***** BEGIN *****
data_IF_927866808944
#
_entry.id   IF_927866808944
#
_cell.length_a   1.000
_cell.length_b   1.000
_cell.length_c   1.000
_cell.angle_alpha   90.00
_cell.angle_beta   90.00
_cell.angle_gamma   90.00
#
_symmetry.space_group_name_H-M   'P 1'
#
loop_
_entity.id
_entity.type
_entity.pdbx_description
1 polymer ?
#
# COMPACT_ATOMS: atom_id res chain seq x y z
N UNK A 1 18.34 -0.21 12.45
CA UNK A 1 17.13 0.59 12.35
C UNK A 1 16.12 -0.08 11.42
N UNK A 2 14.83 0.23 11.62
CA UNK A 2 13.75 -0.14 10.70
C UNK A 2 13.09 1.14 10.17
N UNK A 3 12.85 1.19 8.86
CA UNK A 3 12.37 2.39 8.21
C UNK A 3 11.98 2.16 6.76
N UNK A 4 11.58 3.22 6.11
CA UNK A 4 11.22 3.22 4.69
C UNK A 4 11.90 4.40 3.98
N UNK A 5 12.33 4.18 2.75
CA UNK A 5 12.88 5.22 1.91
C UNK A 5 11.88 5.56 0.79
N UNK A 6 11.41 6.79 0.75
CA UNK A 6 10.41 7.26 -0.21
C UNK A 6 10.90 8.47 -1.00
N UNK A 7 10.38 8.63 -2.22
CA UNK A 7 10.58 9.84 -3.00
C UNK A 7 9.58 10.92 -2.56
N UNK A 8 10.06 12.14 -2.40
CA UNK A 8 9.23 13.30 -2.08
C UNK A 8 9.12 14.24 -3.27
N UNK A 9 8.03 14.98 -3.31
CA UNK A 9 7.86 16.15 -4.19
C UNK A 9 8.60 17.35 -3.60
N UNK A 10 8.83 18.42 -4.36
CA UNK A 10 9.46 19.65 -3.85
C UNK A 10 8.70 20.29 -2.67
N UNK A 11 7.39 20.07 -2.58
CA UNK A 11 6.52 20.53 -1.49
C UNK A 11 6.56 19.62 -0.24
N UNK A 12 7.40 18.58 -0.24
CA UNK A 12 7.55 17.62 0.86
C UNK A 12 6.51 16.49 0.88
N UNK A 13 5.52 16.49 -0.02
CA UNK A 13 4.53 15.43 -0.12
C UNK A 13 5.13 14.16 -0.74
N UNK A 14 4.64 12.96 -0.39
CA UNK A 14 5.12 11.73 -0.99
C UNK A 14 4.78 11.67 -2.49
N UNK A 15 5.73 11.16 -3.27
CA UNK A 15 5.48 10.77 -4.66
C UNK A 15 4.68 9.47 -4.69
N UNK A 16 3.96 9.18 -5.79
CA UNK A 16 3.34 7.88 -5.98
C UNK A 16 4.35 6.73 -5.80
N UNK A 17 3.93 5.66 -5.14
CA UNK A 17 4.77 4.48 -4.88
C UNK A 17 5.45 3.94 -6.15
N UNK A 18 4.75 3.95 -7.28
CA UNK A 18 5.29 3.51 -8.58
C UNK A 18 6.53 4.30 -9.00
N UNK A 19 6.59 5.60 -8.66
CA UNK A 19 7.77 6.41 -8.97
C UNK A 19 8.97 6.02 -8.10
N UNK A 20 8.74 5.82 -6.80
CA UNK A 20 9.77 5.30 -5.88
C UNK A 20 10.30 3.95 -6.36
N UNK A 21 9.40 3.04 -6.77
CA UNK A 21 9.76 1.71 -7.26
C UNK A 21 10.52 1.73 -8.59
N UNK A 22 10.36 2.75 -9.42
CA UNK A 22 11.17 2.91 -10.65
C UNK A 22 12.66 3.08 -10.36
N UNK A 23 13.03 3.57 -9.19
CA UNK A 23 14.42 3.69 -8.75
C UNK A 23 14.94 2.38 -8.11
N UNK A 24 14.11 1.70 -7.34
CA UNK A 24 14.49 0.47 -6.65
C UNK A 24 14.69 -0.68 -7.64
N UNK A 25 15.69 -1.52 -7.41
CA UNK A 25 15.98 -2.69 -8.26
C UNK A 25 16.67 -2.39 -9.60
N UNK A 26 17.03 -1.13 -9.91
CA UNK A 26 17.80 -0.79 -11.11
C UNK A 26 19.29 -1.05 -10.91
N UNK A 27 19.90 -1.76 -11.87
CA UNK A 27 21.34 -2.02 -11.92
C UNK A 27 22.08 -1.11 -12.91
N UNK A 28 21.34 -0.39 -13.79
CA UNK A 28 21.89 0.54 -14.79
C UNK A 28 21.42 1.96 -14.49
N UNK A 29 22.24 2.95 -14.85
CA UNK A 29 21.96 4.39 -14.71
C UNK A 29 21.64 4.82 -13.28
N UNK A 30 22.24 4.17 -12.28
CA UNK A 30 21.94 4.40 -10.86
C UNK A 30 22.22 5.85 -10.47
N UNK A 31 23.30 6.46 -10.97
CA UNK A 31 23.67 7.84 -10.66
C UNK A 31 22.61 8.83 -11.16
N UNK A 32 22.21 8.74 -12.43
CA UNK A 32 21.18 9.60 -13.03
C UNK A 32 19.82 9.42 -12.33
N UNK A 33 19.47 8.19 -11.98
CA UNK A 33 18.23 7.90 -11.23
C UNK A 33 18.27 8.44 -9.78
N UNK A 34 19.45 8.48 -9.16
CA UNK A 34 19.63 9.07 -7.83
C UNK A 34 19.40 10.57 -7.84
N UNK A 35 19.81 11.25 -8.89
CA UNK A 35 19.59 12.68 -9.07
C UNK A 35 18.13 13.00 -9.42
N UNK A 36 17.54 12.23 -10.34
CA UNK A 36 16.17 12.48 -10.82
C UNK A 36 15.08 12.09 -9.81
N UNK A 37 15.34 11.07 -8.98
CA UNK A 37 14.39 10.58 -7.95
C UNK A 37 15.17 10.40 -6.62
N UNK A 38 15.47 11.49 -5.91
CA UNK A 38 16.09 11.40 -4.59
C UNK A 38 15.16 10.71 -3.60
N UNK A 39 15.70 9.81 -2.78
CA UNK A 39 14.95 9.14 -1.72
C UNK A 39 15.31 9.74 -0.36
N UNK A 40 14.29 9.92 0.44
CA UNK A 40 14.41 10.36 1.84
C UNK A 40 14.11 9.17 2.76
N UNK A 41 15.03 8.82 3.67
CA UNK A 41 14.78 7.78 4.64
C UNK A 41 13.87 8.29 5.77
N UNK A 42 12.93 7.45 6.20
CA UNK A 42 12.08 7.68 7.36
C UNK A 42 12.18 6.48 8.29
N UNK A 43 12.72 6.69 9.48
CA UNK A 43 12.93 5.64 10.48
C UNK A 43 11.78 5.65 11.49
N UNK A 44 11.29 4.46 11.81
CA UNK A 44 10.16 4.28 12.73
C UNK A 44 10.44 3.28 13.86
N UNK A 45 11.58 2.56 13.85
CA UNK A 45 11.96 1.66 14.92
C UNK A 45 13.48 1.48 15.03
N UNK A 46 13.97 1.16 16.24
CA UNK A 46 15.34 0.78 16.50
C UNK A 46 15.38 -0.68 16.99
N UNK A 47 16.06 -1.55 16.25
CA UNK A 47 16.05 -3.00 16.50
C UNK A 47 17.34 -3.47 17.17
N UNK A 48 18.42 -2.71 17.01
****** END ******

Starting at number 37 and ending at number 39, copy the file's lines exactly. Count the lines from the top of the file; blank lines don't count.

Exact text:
CA UNK A 6 10.41 7.26 -0.21
C UNK A 6 10.90 8.47 -1.00
N UNK A 7 10.38 8.63 -2.22